It's definitely fallen over (like all bikes, hence the dent in the tank), but it's never been crashed.

    The plan is to use an aftermarket set of full-cover fairings to clean up the appearance of whatever mess of battery pack/motors/controllers/wiring/etc. The fairings will also help aero, but mostly I just want it to look cool.

    Example:


    Battery Pack and Charging
    I wanted to be able to play with the full performance capabilities of the bike a lot more than I want it to go far, so this pack is pretty small. I'm using salvaged SPIM08HP Lipo cells that were originally in a hybrid city bus. They're standard 4.2v/3.7v lipo's with an 8Ah capacity, rated for 200A continuous. I bought 88 of them anticipating a few bad cells, the plan is to run them in 21s4p (20s4p if I there are too many bad cells). At 290g each, the energy density is pretty trash but the power density is nuts.

    Most 18650's weigh around 50 grams.
    A high energy 18650 like an LG MJ1 has 3.5Ah capacity, and is rated to push 10A. That comes out to 3.4g/Wh and around 1.2g/W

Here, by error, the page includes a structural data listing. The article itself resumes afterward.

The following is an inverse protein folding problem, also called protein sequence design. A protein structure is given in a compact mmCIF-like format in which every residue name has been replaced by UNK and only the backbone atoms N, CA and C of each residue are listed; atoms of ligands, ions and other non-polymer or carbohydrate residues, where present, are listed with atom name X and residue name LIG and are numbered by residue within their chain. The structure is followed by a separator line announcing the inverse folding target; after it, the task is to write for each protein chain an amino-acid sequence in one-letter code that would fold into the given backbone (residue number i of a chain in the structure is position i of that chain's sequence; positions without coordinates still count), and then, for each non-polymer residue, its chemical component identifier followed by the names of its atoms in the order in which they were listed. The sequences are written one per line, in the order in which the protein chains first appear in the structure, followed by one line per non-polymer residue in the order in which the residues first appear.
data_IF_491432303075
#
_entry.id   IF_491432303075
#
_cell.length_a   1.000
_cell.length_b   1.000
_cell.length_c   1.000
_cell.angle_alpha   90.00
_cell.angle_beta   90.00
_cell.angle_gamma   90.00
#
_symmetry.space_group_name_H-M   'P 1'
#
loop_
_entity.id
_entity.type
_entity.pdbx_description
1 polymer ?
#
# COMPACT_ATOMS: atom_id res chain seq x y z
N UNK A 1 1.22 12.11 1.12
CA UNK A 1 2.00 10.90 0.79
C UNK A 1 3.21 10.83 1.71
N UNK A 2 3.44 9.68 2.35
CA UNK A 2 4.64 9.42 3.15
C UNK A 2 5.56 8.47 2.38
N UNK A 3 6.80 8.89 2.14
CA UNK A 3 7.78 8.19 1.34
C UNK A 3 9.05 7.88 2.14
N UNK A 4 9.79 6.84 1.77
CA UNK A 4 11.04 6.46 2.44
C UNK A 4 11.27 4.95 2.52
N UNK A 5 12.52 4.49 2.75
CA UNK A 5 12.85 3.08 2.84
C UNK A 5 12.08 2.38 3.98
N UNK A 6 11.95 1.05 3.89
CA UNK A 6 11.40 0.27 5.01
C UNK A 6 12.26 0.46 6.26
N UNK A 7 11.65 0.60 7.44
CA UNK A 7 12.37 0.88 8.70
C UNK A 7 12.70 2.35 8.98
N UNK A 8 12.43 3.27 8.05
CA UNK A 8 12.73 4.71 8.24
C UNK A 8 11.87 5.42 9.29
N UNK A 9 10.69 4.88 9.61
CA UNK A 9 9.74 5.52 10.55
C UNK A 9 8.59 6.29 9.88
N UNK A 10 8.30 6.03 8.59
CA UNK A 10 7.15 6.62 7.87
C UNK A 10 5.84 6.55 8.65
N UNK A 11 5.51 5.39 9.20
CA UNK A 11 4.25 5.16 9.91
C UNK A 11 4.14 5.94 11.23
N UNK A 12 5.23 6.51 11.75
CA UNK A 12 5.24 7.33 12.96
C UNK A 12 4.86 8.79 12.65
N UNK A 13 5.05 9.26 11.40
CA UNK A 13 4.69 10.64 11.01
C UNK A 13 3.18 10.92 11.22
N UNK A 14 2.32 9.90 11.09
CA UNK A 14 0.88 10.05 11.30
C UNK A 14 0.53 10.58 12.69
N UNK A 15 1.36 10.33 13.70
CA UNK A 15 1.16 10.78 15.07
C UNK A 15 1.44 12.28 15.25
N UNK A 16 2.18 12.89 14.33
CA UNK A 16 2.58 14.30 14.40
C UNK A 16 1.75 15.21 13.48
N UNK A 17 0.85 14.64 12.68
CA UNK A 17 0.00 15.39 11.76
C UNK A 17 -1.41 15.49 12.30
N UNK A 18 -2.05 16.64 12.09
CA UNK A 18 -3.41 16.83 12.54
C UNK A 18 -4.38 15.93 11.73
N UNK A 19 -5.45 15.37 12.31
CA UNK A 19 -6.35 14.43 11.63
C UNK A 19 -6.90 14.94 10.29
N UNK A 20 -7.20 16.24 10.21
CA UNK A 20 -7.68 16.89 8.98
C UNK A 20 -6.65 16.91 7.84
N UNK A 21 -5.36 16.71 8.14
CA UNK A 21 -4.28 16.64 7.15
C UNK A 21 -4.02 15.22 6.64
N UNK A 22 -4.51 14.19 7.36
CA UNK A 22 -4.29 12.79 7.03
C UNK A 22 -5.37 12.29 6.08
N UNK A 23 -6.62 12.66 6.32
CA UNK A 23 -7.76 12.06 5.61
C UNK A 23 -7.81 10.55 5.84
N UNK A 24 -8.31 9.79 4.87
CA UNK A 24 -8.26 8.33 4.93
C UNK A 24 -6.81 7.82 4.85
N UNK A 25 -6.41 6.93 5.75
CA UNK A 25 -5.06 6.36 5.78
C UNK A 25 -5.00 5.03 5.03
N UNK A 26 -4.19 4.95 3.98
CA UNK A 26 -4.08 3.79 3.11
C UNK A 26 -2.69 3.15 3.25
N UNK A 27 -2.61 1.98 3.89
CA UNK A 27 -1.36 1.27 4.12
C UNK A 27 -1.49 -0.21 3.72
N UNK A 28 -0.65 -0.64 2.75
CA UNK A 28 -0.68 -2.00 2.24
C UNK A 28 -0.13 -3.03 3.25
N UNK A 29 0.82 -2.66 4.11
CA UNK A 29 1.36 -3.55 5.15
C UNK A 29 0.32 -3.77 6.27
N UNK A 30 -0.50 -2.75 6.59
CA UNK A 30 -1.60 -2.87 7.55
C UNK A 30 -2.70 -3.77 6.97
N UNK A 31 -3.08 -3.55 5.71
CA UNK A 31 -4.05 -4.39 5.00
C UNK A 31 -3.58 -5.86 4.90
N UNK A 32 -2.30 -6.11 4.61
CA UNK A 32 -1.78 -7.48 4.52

A more balanced 18650 like an LG HG2 has 3Ah capacity but is rated to push 20A. That comes out to ~4g/Wh and .59g/W
    The Bus Lipo's weigh 290g each, have 8Ah capacity, and are rated for 200A continuous. That comes out to 8.6g/Wh and .34g/W

    With the 21s4p bus lipo's, I'm looking at a 60-ish lb battery pack that comes off the charger at around 2.8kWh, which is not great at all, (a comparable pack of HG2's weighs well under 30lbs), but I basically don't need to worry about current draw, since the pack will happily push 800A. The pack of HG2's will only push 200 or so amps.

    I figure I'll bomb around on it with the current pack, and when I want to go farther I'll buy a bunch of 18650's to build a second pack that only needs to supply enough power to cruise at speed, and put some form of current limiting on the second pack.

    I'm getting some aluminum plates cut to connect the tabs of the cells together, and the cells themselves are going to be attached together with 3M tape before they go into an enclosure (2020 aluminum T-slot frame with plastic sides).